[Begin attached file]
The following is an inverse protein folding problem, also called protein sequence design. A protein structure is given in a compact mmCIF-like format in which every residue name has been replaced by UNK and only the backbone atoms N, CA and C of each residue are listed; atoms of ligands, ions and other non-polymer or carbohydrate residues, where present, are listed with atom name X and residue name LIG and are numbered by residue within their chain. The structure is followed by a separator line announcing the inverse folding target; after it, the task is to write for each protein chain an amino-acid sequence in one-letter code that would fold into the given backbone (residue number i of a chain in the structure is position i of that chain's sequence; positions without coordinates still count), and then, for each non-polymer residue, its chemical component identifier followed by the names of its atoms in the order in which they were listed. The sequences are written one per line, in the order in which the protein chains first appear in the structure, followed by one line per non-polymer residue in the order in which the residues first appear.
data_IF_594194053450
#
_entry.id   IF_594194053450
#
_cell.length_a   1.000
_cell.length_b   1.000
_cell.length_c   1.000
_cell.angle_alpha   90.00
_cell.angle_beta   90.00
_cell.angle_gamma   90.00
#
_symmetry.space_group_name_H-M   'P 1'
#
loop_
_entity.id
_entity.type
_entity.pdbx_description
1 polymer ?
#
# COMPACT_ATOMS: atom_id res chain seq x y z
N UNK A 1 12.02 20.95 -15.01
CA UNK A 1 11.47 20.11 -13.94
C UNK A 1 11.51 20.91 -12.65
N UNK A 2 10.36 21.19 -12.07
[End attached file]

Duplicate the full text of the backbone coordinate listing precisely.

The following is an inverse protein folding problem, also called protein sequence design. A protein structure is given in a compact mmCIF-like format in which every residue name has been replaced by UNK and only the backbone atoms N, CA and C of each residue are listed; atoms of ligands, ions and other non-polymer or carbohydrate residues, where present, are listed with atom name X and residue name LIG and are numbered by residue within their chain. The structure is followed by a separator line announcing the inverse folding target; after it, the task is to write for each protein chain an amino-acid sequence in one-letter code that would fold into the given backbone (residue number i of a chain in the structure is position i of that chain's sequence; positions without coordinates still count), and then, for each non-polymer residue, its chemical component identifier followed by the names of its atoms in the order in which they were listed. The sequences are written one per line, in the order in which the protein chains first appear in the structure, followed by one line per non-polymer residue in the order in which the residues first appear.
data_IF_594194053450
#
_entry.id   IF_594194053450
#
_cell.length_a   1.000
_cell.length_b   1.000
_cell.length_c   1.000
_cell.angle_alpha   90.00
_cell.angle_beta   90.00
_cell.angle_gamma   90.00
#
_symmetry.space_group_name_H-M   'P 1'
#
loop_
_entity.id
_entity.type
_entity.pdbx_description
1 polymer ?
#
# COMPACT_ATOMS: atom_id res chain seq x y z
N UNK A 1 12.02 20.95 -15.01
CA UNK A 1 11.47 20.11 -13.94
C UNK A 1 11.51 20.91 -12.65
N UNK A 2 10.36 21.19 -12.07